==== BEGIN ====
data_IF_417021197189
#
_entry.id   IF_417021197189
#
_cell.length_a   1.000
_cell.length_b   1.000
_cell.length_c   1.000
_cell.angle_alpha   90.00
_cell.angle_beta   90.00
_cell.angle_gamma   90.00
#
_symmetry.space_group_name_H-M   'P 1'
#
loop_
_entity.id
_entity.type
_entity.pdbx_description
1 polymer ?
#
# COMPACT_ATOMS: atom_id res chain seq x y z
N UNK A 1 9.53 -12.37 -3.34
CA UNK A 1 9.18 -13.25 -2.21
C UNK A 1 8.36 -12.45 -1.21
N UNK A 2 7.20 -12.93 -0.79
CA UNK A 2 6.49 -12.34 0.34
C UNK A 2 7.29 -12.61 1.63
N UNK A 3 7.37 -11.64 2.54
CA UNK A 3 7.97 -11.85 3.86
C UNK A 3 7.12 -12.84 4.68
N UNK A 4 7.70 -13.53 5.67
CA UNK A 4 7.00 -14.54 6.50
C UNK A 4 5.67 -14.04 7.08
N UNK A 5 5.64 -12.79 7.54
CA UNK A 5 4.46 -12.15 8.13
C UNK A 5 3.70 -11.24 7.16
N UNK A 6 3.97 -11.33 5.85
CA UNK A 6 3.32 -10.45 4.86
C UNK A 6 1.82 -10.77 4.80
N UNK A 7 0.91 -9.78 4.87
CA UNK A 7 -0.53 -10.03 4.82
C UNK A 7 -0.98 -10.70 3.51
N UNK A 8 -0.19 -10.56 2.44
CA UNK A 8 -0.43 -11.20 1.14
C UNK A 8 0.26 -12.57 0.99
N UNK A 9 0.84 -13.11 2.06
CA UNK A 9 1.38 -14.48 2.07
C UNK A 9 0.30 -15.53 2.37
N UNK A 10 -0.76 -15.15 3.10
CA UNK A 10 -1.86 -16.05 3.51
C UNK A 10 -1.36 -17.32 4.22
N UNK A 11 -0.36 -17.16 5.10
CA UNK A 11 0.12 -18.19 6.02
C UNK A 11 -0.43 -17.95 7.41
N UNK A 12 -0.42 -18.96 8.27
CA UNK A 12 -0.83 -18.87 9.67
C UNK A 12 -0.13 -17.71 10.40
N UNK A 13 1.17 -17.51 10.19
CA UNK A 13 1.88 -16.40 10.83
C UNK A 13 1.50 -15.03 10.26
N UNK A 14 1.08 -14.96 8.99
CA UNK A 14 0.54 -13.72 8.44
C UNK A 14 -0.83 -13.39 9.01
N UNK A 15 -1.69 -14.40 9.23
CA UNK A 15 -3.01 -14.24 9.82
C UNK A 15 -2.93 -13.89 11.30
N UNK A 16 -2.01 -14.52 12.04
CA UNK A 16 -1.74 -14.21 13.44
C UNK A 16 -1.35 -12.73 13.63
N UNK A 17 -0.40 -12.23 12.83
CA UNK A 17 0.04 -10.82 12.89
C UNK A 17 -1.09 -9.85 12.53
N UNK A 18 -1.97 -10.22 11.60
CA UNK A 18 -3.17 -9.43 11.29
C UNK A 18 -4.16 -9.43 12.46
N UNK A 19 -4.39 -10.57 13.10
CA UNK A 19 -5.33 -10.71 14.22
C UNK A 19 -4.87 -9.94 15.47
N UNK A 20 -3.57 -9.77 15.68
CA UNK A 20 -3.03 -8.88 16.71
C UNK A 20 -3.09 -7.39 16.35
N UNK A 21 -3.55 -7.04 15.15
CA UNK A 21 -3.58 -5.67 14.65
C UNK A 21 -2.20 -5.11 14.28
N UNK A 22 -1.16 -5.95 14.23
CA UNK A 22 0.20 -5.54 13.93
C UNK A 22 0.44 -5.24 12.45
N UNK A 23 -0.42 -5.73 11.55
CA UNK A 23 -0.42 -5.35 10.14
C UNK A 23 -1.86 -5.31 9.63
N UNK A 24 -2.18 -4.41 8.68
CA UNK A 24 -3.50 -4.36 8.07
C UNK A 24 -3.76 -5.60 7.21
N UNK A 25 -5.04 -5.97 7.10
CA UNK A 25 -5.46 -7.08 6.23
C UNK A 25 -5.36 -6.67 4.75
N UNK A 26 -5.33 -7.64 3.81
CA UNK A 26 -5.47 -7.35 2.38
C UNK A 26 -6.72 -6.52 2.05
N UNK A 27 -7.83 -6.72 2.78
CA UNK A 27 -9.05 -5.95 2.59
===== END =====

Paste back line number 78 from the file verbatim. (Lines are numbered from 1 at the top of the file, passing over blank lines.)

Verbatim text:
N UNK A 20 -3.57 -9.77 15.68